Robin Williams Took A Unique Step To Ensure He Would NOT Be One Of The Highest Earning Dead Celebrities

By on November 4, 2015 in ArticlesCelebrity News

Recently, I wrote about the top earning dead celebrities of the year. From James Dean, to Marilyn Monroe, to Paul Walker, to Michael Jackson… deceased celebrities continue to rake in millions for many, many years after their deaths. Actor and comedian, Robin Williams was an Oscar winner and a beloved figure, with a plethora of hit movies to his credit. He also left behind a $100 million estate when he died back in August 2014. So surely, we'll be seeing Williams on upcoming lists of top earning dead celebrities, right? Well, not really, and here's why.

Williams, known for such films as Good Will Hunting and Dead Poet's Society, filed a deed to put a restriction on the use of his likeness for 25 years after his death. What this means is that his name, voice, photos, and signature cannot be used in any film, advertisement, or endorsement until 2039. The bottom line is that this drastically limits his future earnings.

The estates of performers like Elizabeth Taylor and Elvis Presley can charge upwards of $500,000 for the use of their image in ads. Sometimes that figure can climb to $1 million or more. Some dead celebrities, like Bettie Page, make money from royalties from clothing lines with their name attached. Licensing deals done by the estates of James Dean and Steve McQueen (among others) can also add to the posthumous paydays.

But for Williams and his estate, restricting use of his image has ensured that no one can profit from his sudden death. Williams committed suicide at the age of 63. It is possible that Williams did not want his image exploited after his death. It is a personal decision every celebrity must make. When he was alive he did authorize use of his image on a number of occasions for brands like Snickers and Legend of Zelda.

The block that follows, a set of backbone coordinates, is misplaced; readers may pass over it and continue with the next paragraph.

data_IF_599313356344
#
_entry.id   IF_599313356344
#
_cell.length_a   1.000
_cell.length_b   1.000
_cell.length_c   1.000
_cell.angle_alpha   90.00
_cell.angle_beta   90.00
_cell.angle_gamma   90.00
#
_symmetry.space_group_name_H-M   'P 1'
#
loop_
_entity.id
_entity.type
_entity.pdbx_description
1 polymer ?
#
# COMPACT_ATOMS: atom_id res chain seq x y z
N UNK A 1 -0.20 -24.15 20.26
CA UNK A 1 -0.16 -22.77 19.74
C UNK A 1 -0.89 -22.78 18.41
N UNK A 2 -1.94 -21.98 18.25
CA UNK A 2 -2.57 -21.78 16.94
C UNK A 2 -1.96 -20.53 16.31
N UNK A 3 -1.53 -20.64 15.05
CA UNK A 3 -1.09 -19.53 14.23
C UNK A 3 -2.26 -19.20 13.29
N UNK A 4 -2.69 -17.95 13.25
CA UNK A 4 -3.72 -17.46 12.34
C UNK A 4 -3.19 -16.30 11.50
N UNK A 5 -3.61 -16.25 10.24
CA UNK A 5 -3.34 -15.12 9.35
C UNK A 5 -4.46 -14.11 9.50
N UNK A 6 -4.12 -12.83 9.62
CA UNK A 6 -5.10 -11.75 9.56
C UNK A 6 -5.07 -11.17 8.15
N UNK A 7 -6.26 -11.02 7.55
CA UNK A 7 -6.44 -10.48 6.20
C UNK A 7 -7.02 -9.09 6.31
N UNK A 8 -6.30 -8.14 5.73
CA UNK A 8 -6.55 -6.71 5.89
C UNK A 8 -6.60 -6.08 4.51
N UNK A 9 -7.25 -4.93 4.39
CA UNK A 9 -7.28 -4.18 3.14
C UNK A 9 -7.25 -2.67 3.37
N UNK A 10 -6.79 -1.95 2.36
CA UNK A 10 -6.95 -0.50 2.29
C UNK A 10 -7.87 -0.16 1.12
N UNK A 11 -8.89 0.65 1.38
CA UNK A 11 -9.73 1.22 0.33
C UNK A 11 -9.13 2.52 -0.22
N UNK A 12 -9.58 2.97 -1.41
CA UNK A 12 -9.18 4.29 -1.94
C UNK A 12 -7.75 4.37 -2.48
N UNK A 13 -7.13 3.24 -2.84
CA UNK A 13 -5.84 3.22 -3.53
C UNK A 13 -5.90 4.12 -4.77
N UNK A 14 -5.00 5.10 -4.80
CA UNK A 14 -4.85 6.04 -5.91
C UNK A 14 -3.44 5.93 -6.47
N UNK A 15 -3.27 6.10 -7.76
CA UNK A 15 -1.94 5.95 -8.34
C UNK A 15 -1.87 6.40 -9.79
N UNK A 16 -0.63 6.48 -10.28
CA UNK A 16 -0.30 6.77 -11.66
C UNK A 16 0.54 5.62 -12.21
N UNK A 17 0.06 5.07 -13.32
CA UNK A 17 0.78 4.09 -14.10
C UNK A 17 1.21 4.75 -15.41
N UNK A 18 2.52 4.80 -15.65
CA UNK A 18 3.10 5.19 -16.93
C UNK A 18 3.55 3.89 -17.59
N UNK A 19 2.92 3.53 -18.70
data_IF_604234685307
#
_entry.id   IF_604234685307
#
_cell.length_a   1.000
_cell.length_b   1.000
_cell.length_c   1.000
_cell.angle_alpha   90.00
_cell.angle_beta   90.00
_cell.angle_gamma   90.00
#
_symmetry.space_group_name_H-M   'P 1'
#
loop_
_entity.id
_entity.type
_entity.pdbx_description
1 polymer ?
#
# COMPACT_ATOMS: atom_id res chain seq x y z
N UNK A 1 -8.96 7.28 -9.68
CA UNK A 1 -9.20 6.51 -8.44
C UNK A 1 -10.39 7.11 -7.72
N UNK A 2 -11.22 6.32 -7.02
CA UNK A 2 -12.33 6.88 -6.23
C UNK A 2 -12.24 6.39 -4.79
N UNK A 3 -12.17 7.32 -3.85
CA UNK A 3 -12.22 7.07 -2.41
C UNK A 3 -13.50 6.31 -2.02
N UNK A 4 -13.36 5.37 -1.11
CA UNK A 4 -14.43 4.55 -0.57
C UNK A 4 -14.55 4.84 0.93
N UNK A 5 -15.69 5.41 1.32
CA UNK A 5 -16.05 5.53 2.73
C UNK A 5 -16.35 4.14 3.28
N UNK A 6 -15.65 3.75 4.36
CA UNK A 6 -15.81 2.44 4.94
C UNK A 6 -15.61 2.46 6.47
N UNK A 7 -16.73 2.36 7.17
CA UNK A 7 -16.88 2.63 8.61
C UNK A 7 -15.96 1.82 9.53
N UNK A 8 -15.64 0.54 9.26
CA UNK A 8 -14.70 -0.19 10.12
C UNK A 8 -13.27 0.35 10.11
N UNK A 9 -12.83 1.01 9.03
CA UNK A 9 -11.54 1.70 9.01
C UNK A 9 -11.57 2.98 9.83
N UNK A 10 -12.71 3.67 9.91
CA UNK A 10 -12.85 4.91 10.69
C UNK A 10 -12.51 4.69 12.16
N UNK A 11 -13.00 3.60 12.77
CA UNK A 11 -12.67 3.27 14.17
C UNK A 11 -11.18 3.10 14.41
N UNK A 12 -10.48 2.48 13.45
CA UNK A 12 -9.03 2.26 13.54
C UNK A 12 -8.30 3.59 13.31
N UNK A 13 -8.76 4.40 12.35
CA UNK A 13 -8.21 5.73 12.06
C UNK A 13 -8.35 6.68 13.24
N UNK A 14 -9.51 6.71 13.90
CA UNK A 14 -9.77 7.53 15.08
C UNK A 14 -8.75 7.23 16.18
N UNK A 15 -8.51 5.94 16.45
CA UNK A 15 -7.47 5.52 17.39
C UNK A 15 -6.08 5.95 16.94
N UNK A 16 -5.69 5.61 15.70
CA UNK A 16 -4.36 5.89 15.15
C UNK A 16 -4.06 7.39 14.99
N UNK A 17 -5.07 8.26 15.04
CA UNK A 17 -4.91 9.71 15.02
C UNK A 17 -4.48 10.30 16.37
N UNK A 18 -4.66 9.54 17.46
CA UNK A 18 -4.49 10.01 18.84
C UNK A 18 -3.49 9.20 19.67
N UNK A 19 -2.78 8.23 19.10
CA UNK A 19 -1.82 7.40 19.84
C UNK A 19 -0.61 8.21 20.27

Of course, stars like James Dean and Marilyn Monroe died decades ago, before celebrities became so aware of the ways in which their image could and might be exploited after their death. Developments in technology, the Internet, and CGI and visual effects mean that the estates of the dead celebrity and movie studios can exploit the likenesses and many have. James Dean appears in ads. Tupak Shakur's hologram famously made its debut at the Coachella Music and Arts Festival. Michael Jackson has a Las Vegas Cirque du Soliel show. Deals like this mean the celebrity's businesses can live on for years, decades, or maybe even centuries.

Consider also, that after Paul Walker's untimely death, Furious 7 used visual effect, body doubles, and archival footage in order to finish the film and keep Walker's character in it. Walker died in a car accident in 2013, while the film was still shooting. The final film, complete with a heart rendering homage to its late star, went on to gross $1.5 billion. Furious 7 is the fifth-highest grossing movie of all time and Walker's estate reportedly made $10 million on the film, which they wouldn't have had made if Walker restricted the use of his image.

It is has also been speculated that Williams may have limited the use of his image as a savvy tax move. After the death of Michael Jackson, the IRS claimed the estate owed more than $700 million based in part on the value of his likeness. Cases like Jackson's have made celebrities become more cautious about the value of their image after their death.

However, in Williams' case, the deed he filed indicated that he was leaving the rights to his name, image, signature, and likeness to his personal foundation, the Windfall Foundation, which would make it exempt from taxation.

This could mean that Williams did it for privacy reasons, which for everyone who wants to remember the actor smiling, could be the best parting gift he left for his family, friends, and fans.

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